“Hey, it’s ok now.” He comforted, awkwardly trying to wipe away her tears. “There’s no fire, and everything will be jim-dandy once we clean up.” Peter assured her.

Mitch came back into the kitchen, and said “We’d better try and scrub out that pot. Mother will have a fit if she sees that mess in it.” He hauled the pot to the table and began to scrub it. Peter began to wipe off the blackened stove, and Andi slowly began to pick up stray apple peels off the floor.

“I guess… I guess we shouldn’t have left it.” She tentatively said.

“Yeah, it was my fault for suggesting to go for a ride.” Mitch answered.

“And it was my fault for agreeing!” Peter added.

“And it was my fault for…”

Andi was cut off by Mitch. “It wasn’t your fault at all! Don’t you worry over it, I’ll explain everything to Mother.” He flashed her a cheery grin.

*

As it turned out, Mother was so grateful that nothing worse had happened, that she really didn’t mind about the awful smoky smell or the scorched pot.

“Thank God that you came back when you did! It could have been so much worse!”

“Yeah, I’m sorry Mother, I should have thought.” Mitch apologized.

“I’m sorry my surprise for you was ruined Mother.” Andi said, hugging her Mother tightly.

“Oh darling, it was the thought that counted.” Andi grinned up at her Mother, and then straightened up.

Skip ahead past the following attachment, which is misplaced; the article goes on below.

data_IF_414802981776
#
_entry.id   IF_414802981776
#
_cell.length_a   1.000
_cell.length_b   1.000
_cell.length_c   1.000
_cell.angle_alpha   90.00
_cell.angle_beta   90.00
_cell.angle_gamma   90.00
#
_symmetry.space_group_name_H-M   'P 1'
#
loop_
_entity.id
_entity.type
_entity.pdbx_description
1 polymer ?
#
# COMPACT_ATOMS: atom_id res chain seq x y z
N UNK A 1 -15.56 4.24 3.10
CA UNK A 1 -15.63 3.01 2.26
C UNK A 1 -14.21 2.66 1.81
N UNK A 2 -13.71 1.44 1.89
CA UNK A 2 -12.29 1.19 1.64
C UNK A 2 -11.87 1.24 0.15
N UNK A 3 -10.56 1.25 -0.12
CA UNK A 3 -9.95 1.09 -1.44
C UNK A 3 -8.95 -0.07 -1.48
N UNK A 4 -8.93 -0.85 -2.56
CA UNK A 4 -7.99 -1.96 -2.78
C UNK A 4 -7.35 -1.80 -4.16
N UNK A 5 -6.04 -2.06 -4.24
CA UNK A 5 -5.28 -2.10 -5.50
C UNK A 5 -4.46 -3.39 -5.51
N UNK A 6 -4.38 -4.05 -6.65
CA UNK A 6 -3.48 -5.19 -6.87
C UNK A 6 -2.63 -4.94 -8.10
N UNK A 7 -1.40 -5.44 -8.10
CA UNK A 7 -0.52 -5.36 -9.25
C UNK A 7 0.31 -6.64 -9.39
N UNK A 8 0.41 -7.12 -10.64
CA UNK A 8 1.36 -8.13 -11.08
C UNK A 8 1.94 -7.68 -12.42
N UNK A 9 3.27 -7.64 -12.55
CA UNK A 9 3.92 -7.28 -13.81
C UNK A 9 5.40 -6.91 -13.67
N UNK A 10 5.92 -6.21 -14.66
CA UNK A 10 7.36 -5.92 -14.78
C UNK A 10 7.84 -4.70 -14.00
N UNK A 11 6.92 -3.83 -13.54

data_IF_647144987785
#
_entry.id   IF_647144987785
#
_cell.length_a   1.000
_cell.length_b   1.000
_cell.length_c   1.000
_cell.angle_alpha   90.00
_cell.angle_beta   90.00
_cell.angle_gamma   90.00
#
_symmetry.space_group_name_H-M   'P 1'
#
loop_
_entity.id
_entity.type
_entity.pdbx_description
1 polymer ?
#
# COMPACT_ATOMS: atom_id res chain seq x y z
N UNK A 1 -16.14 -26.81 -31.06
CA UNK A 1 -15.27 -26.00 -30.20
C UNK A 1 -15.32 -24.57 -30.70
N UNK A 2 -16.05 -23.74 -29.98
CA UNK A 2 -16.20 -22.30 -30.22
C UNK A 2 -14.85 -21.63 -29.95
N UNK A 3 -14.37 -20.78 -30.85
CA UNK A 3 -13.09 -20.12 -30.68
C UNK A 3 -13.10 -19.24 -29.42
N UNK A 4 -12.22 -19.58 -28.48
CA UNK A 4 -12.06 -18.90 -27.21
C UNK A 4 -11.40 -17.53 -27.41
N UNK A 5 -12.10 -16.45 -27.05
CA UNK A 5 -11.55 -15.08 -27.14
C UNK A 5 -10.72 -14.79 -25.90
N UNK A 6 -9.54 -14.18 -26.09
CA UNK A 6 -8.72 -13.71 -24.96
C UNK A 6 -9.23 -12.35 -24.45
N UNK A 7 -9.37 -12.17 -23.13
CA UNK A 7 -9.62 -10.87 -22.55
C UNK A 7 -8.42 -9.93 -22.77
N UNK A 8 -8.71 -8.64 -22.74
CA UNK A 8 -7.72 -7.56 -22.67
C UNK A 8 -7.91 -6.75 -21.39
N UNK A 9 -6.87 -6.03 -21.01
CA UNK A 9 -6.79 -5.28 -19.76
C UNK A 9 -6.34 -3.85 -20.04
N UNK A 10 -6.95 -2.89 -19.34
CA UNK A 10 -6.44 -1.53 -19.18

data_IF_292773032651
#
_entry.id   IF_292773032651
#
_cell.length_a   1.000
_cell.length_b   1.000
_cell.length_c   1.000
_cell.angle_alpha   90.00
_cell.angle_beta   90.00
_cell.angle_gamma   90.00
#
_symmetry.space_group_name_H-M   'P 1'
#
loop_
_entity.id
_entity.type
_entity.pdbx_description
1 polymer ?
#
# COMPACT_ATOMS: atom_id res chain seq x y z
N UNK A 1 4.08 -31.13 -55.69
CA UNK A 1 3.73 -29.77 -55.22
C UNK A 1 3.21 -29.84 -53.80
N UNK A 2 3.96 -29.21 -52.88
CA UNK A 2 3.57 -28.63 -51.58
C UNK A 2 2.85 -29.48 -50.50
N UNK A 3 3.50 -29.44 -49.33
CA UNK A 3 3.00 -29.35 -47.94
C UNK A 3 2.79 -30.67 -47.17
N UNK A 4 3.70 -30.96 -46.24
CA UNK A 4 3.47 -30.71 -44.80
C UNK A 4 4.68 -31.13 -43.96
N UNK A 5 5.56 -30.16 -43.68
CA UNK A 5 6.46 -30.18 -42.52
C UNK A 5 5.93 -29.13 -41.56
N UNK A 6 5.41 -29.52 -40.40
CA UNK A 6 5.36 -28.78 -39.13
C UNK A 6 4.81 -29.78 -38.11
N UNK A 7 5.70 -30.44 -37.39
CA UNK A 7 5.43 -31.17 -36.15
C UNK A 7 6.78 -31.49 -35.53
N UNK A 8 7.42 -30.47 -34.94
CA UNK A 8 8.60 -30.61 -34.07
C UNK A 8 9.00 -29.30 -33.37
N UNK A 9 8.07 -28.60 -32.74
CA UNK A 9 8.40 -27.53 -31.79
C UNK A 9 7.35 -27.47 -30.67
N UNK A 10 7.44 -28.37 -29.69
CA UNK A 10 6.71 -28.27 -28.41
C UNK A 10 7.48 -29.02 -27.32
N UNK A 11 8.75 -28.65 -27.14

“You know what?” Andi looked around at everyone. “I’ve learned a very important lesson: Don’t ever leave the house when you are cooking!” Everyone erupted into laughter.

“You got that right, Andi!” Peter chortled. “You sure got that right!”

*Dedicated to my dear, long-suffering Mother, who recently did come home to find her best pot ruined by my surprise that had literally gone up in smoke. Thanks for forgiving me again, Mum! 😀

~

As you can see from the dedication, this story was really based on a true life story. Like Andi, I decided to make applesauce for a surprise for my Mum, and also like Andi, I totally forgot about it and ruined it and the pot it was in. I wasn’t able to laugh about it as quickly as Andi did, but looking back now I can! 😀

That’s all for today! But before you go, I want to let you know about a new blog that has just been launched. I am part of a course called the Young Writer’s Workshop that was launched by Brett Harris and Jaquelle Crowe early this year. It has been an invaluable tool to help me grow in my writing, and is part of the reason why I started this blog! As a part of this course, there is a community where we can interact with all the other young writers on the course. I’ve met so many wonderful writers, it’s been amazing! And one of my fellow writers, Bethany, is launching her blog today! You can find her at Behind the Pen, where she’ll be posting behind the scenes of her writing, story snippets, writing tips, book reviews and the occasional fun/off-topic post. I know she’d love it if you could check her out! 🙂

I hope you all have a wonderful week (celebrating Thanksgiving if you’re in America, enjoying the lovely, rainy weather if you’re in England, and just plain enjoying life if you’re somewhere else :D) and I’ll see you back here next Saturday!

Top 5 Books – October 2015

Hi there! It’s time for another favourite books of the month post. I seem to do a lot of these, but that’s because time keeps marching on, and I keep reading lots of good books. 😀 I read a lot of good books in October, and I actually have 5 to review today! So without further ado, let’s get on to the reviews!

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betsy